“I’m obviously putting more time into swimming and running without backing off the bike at all,” said Wurf. “I’ll get up early in the morning to do a swim and ‘G’ will get up earlier to do more on the bike, then pick me up for a ride, then he’ll do extra afterwards because he knows I’m running.

“Inadvertently, I think Tim Kerrison is a bit of a genius. Adding me into the mix has helped him push his guys in a way he wouldn’t otherwise be able to do.”

“The first time I got called up to ride with Chris, Tim thought it would be a great idea to ride to this particular national park, get off our bikes and do a trail run. Tim, Chris and I all did a 21 kilometre trail run through the bush.

“Chris could barely walk for a few days, but a couple of days later, I took him wakeboarding with a few V8 Supercar drivers, Will Davidson and Jamie Whincup.

“They certainly don’t mother these guys and wrap them up in cotton wool."

"Tim’s not the guy who follows the script of a textbook or doing what you’d expect. I go into these camps not writing anything down or even remembering things, it’s so calculated clearly within his own mind that you’re just trying to get through it.”

A seamless progression 

From the weird and wonderful world of Kerrison’s specialised training excursions, Wurf also slotted in with the larger-scale Team Ineos camps and has been outfitted by their sponsors for the past few years. A move into the team proper should be seamless. 

“At times in the past I’ve said that I don’t want to be in the way here, hanging around the team like a bad smell, but Carsten Jeppesen (Ineos head of technical operations) told me that Tim really needs a project.

"He’s also worked with (Kenyan distance runner Eliud Kipchoge), and Tim was kind of the mastermind behind that ‘Breaking2’ thing (Kipchoge’s successful attempt at running a marathon under two hours).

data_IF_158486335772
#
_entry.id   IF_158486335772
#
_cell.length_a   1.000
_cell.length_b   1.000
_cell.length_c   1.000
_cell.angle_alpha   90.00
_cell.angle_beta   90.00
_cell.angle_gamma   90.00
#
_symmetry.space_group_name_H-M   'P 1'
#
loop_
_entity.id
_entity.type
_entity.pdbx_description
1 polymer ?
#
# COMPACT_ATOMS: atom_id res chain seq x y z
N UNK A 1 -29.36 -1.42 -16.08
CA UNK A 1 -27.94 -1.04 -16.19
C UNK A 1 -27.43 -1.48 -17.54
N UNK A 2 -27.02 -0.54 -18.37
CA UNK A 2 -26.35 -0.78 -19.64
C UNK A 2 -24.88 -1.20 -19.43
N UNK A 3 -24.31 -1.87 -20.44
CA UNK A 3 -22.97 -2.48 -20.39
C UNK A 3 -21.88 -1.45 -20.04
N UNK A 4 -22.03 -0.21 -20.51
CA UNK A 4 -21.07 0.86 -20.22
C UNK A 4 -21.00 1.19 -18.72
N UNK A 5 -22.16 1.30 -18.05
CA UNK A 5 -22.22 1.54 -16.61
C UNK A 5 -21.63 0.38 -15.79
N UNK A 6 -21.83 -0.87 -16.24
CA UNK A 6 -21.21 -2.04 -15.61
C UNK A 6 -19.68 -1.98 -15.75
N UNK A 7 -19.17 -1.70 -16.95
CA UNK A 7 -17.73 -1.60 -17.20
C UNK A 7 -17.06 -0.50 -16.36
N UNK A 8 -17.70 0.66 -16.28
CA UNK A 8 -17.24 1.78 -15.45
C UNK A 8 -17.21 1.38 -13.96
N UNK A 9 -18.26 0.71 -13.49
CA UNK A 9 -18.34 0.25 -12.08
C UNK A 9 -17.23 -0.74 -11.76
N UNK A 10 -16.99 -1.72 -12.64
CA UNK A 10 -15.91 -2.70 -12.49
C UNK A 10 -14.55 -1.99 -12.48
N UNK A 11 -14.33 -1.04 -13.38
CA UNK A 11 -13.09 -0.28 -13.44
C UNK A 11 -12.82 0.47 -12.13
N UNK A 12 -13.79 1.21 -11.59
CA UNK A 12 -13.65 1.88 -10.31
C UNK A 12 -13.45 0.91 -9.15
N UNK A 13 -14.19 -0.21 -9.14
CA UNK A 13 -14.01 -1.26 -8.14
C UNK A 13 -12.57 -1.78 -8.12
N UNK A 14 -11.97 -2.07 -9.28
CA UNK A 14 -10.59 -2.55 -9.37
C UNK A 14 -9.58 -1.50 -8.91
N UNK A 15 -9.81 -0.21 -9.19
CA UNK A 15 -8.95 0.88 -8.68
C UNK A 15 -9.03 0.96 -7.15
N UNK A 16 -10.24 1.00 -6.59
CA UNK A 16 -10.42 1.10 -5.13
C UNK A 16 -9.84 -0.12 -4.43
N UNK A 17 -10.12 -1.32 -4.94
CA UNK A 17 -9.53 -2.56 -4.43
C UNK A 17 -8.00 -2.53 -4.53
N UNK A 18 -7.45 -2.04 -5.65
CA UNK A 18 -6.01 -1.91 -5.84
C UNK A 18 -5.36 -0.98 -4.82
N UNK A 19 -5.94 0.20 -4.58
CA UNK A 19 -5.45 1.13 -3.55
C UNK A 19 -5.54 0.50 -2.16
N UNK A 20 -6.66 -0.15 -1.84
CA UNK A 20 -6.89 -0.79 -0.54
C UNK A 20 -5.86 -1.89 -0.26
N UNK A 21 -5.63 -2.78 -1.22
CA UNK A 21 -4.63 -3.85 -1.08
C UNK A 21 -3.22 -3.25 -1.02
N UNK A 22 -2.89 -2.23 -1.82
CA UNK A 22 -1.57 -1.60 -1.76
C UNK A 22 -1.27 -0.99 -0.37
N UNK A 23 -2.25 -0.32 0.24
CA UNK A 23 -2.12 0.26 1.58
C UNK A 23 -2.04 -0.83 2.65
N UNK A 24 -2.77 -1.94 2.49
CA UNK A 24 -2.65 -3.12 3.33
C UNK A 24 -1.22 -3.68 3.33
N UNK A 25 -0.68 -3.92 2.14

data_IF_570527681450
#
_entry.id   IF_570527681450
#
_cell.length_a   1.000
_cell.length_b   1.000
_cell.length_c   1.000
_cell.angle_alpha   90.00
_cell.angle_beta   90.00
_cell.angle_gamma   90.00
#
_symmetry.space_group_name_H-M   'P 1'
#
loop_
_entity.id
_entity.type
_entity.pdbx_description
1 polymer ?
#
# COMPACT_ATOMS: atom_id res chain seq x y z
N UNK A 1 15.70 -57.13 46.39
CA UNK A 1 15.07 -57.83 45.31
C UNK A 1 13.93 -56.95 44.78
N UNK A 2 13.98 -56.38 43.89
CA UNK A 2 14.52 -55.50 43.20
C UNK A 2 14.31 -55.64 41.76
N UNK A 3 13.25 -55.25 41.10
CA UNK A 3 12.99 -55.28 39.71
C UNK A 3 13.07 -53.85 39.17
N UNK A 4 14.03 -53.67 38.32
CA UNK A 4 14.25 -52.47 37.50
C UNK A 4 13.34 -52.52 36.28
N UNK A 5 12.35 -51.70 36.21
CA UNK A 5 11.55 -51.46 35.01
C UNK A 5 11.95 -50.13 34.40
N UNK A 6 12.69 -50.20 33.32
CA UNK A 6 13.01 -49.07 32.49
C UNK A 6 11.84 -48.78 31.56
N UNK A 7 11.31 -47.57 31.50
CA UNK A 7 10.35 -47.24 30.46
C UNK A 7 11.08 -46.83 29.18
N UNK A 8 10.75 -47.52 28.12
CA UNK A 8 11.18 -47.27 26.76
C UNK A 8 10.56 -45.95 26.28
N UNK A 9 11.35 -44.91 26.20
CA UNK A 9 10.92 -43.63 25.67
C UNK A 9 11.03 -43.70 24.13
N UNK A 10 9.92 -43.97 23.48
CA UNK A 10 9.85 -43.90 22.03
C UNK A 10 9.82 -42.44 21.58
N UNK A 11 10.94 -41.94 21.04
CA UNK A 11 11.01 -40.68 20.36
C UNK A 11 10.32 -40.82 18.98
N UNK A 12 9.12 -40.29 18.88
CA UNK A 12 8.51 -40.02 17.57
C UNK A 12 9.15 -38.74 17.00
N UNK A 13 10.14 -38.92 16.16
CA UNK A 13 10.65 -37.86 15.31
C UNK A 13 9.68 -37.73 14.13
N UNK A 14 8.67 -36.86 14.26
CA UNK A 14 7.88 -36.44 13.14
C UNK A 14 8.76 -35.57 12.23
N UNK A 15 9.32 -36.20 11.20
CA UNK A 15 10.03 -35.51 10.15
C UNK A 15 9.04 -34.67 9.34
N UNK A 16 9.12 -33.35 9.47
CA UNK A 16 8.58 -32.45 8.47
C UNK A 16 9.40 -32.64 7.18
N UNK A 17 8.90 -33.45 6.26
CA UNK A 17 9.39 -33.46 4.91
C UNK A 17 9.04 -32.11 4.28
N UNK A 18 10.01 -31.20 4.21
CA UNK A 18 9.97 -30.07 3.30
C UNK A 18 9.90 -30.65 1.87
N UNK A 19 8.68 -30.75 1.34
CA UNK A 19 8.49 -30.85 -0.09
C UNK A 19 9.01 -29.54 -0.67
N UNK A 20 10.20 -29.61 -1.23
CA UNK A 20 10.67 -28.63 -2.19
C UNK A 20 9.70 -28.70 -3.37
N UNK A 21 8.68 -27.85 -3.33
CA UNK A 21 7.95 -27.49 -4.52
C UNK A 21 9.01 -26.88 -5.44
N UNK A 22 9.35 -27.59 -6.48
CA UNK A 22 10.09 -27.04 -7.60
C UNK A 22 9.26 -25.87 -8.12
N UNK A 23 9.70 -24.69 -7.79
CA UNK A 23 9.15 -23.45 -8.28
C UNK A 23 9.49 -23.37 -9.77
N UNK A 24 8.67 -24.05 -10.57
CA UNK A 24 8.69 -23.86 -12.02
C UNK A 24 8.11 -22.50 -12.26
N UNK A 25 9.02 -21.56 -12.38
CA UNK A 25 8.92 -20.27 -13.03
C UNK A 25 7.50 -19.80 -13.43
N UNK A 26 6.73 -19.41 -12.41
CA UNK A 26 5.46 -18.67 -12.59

“There’s a perception of the team from the outside and obviously people have their opinions. It’s a team built on relationships, just being good people, turning up to work every day and doing your job. It’s quite a unique culture and in some ways quite old-school.

“For example, I’ve never seen a lactate machine in three years, not once. Whereas my previous time in the sport you’d see one every month!”

Returning after a five-year absence from the professional peloton is unheard of, but Wurf’s re-entry should also go smoothly. 

“It’s a surprise for the sport as it’s something that wouldn’t have happened before,” said Wurf. “Certainly not to come back at this level with the best team in the world.

“I pinch myself every day to be honest. It’s not a position in life that I expected to be at 36."

"With (Vasil) Kiryienka deciding to retire abruptly, the team were relying on him for the season and now need someone to fill that role. Not that anyone will fill the role of Kiryienka, but at least I’m a natural fit, given my involvement in the team.

"It’s been an incredible few years. I could not dream of a better place to be with everything I’m doing. There’s nothing in life I want that’s better than I have. Obviously, I would love to win Kona, but that’s something that I’m working toward.